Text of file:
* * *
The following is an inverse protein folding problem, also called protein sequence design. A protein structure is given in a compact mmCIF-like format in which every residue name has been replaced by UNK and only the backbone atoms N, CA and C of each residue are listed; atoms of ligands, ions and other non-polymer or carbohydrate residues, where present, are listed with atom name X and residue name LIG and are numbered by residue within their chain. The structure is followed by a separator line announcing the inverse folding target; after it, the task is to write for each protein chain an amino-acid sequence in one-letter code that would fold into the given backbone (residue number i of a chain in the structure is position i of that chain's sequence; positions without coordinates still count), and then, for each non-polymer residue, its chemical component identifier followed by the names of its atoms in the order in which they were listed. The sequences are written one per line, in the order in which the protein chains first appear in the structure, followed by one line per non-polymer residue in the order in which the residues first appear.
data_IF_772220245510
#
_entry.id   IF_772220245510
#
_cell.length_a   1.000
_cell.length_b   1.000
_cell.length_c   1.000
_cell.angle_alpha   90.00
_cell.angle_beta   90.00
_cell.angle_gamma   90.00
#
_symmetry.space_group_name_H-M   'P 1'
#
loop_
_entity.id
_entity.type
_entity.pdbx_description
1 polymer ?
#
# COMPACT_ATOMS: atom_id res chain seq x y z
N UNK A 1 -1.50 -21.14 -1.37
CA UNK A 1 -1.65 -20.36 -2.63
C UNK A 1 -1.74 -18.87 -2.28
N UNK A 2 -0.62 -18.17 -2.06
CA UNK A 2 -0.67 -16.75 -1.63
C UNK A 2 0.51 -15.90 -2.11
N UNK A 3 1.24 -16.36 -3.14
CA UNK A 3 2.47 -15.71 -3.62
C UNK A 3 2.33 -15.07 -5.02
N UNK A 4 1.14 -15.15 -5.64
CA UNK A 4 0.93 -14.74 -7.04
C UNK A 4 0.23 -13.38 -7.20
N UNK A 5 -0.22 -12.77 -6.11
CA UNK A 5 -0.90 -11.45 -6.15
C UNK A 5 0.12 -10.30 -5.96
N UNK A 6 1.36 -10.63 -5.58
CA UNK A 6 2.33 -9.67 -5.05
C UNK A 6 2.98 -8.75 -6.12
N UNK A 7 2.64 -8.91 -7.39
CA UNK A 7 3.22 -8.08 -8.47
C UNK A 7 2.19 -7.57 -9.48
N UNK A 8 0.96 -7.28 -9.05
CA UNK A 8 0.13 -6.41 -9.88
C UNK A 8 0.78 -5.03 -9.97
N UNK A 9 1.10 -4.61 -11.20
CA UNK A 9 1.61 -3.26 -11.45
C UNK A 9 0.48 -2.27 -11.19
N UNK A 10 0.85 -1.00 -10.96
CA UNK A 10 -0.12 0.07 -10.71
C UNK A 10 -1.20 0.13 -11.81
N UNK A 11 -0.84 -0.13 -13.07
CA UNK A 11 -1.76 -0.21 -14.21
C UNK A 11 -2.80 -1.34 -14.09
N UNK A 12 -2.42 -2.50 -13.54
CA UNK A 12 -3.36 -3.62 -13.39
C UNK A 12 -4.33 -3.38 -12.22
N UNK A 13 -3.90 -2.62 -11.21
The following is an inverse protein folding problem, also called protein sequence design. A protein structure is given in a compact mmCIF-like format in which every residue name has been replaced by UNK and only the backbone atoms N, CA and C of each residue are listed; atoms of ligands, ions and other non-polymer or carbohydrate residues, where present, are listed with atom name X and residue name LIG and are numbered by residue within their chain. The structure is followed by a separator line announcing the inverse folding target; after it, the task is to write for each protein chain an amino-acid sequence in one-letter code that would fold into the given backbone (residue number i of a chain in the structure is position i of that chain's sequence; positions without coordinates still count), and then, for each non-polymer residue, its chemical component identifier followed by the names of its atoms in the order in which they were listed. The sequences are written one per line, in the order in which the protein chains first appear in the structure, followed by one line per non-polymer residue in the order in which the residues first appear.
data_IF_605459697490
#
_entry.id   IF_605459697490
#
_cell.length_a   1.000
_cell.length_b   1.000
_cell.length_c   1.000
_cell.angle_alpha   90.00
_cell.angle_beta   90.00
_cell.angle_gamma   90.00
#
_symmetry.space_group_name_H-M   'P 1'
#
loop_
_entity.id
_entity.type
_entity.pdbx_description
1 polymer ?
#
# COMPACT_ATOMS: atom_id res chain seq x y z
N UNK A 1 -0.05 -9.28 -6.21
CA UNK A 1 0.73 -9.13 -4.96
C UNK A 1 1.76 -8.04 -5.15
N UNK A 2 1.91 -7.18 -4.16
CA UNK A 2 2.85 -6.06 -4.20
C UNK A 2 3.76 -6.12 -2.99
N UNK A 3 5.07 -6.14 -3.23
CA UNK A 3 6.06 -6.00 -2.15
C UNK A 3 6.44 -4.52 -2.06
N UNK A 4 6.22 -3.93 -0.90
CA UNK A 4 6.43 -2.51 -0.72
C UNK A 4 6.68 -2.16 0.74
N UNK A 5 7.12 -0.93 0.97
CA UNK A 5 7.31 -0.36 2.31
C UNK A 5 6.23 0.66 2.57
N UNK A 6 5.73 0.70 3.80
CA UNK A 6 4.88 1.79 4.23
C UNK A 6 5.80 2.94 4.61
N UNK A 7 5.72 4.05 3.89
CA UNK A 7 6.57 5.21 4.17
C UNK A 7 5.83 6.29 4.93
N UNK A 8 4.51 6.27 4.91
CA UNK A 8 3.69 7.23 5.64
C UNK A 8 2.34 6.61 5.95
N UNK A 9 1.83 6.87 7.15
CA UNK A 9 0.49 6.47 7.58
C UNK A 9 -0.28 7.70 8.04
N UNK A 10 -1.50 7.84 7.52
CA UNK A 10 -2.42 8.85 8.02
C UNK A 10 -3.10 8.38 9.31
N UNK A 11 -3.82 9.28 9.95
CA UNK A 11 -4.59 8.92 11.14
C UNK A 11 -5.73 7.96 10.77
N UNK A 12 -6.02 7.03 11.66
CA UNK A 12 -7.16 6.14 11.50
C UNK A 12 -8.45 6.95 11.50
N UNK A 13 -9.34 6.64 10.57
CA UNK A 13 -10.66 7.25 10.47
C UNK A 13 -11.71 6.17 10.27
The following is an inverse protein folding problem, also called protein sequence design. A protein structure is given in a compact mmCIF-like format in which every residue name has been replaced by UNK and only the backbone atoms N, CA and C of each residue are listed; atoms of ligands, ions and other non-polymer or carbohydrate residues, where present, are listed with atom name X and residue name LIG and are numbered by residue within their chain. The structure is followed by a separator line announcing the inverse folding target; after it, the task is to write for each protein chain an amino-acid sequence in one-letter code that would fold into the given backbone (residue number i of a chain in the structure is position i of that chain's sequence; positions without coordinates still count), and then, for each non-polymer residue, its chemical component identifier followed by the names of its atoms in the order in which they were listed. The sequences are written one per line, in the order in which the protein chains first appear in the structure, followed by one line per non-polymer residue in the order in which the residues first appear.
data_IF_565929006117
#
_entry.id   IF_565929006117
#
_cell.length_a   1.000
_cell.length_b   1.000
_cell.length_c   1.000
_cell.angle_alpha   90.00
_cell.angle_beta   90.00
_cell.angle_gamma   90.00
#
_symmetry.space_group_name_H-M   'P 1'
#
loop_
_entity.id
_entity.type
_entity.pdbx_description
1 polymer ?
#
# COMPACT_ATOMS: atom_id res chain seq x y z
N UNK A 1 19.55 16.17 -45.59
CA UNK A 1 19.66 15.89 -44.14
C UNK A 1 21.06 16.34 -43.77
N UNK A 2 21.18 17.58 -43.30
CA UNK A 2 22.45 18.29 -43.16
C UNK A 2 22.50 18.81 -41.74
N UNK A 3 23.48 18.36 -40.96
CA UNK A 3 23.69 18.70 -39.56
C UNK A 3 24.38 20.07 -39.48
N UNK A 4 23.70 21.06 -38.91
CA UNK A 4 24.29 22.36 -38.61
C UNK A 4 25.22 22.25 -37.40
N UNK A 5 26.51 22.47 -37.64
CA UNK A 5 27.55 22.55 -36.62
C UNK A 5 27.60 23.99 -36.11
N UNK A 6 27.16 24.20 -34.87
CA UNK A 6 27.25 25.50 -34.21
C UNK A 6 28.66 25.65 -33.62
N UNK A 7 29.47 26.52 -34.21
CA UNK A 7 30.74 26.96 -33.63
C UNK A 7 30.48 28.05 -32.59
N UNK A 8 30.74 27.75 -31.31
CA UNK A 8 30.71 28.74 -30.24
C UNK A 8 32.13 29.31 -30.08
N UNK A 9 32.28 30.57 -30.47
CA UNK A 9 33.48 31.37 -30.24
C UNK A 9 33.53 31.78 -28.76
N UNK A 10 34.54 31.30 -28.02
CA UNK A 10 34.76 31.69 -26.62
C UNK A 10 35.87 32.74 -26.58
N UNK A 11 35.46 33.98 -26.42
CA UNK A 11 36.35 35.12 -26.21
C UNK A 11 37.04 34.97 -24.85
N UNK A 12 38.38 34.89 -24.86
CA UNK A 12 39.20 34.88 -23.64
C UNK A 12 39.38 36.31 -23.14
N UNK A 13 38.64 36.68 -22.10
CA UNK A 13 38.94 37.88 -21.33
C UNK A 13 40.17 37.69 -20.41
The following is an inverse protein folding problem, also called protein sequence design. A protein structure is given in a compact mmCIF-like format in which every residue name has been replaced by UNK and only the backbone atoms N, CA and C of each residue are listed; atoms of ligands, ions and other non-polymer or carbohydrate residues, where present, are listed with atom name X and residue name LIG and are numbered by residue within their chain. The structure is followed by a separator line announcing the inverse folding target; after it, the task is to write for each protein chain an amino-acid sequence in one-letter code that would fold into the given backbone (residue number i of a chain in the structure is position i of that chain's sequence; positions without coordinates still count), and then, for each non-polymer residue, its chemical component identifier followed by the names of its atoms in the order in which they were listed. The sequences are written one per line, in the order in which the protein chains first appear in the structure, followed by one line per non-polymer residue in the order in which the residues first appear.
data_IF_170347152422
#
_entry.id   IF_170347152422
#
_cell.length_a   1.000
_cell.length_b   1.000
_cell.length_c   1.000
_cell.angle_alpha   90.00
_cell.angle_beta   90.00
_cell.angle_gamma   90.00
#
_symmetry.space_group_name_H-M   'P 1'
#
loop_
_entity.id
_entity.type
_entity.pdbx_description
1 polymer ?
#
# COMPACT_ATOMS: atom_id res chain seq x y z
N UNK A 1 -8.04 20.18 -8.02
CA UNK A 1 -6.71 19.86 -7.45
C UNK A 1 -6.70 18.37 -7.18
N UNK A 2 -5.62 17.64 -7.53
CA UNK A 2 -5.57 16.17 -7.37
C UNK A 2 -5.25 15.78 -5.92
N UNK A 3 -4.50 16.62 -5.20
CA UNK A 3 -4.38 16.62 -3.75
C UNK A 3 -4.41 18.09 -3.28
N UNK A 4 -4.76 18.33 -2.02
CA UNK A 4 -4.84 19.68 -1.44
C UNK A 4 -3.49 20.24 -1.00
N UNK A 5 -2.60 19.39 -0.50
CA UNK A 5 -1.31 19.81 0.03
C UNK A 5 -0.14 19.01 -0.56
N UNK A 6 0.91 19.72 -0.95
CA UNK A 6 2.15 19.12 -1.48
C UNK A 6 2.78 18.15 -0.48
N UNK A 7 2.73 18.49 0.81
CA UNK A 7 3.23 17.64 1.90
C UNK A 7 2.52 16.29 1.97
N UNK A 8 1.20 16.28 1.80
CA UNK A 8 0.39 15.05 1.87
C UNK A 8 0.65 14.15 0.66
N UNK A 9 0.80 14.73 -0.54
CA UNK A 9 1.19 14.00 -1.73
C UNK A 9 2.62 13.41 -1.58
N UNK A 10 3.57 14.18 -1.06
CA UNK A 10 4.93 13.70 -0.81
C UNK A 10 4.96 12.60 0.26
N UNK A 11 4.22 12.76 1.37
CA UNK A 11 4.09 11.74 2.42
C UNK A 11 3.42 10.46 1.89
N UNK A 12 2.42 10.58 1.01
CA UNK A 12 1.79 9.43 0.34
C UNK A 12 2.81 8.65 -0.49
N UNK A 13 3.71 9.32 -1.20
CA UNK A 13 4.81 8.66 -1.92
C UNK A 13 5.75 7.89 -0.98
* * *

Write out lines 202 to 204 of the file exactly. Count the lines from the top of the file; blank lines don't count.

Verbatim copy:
C UNK A 1 -6.70 18.37 -7.18
N UNK A 2 -5.62 17.64 -7.53
CA UNK A 2 -5.57 16.17 -7.37